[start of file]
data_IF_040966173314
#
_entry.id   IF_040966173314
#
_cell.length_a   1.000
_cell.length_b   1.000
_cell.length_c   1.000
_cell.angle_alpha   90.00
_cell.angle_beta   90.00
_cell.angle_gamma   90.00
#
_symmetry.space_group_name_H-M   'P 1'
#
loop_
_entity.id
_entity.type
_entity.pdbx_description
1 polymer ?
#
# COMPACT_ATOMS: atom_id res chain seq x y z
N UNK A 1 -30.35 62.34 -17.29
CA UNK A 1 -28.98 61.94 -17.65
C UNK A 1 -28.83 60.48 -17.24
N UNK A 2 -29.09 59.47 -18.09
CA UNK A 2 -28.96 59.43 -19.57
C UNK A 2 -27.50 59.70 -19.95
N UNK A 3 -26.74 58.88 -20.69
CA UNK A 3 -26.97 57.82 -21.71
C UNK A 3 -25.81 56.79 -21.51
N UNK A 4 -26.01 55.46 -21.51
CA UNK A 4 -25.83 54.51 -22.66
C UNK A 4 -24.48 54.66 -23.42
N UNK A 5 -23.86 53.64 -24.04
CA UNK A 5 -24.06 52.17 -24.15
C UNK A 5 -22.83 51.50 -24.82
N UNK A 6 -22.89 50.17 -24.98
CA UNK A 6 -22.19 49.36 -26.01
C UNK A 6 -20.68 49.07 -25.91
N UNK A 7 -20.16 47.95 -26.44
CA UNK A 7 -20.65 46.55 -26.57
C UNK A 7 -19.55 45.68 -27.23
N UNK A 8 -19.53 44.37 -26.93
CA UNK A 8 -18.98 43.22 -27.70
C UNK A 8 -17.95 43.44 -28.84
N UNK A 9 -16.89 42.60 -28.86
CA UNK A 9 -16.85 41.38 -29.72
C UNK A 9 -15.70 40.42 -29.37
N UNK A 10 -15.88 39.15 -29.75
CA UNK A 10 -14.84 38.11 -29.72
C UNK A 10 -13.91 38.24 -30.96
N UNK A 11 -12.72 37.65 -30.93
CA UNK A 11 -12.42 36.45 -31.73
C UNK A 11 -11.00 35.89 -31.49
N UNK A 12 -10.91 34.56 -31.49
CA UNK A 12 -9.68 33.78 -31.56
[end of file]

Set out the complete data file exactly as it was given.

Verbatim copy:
data_IF_040966173314
#
_entry.id   IF_040966173314
#
_cell.length_a   1.000
_cell.length_b   1.000
_cell.length_c   1.000
_cell.angle_alpha   90.00
_cell.angle_beta   90.00
_cell.angle_gamma   90.00
#
_symmetry.space_group_name_H-M   'P 1'
#
loop_
_entity.id
_entity.type
_entity.pdbx_description
1 polymer ?
#
# COMPACT_ATOMS: atom_id res chain seq x y z
N UNK A 1 -30.35 62.34 -17.29
CA UNK A 1 -28.98 61.94 -17.65
C UNK A 1 -28.83 60.48 -17.24
N UNK A 2 -29.09 59.47 -18.09
CA UNK A 2 -28.96 59.43 -19.57
C UNK A 2 -27.50 59.70 -19.95
N UNK A 3 -26.74 58.88 -20.69
CA UNK A 3 -26.97 57.82 -21.71
C UNK A 3 -25.81 56.79 -21.51
N UNK A 4 -26.01 55.46 -21.51
CA UNK A 4 -25.83 54.51 -22.66
C UNK A 4 -24.48 54.66 -23.42
N UNK A 5 -23.86 53.64 -24.04
CA UNK A 5 -24.06 52.17 -24.15
C UNK A 5 -22.83 51.50 -24.82
N UNK A 6 -22.89 50.17 -24.98
CA UNK A 6 -22.19 49.36 -26.01
C UNK A 6 -20.68 49.07 -25.91
N UNK A 7 -20.16 47.95 -26.44
CA UNK A 7 -20.65 46.55 -26.57
C UNK A 7 -19.55 45.68 -27.23
N UNK A 8 -19.53 44.37 -26.93
CA UNK A 8 -18.98 43.22 -27.70
C UNK A 8 -17.95 43.44 -28.84
N UNK A 9 -16.89 42.60 -28.86
CA UNK A 9 -16.85 41.38 -29.72
C UNK A 9 -15.70 40.42 -29.37
N UNK A 10 -15.88 39.15 -29.75
CA UNK A 10 -14.84 38.11 -29.72
C UNK A 10 -13.91 38.24 -30.96
N UNK A 11 -12.72 37.65 -30.93
CA UNK A 11 -12.42 36.45 -31.73
C UNK A 11 -11.00 35.89 -31.49
N UNK A 12 -10.91 34.56 -31.49
CA UNK A 12 -9.68 33.78 -31.56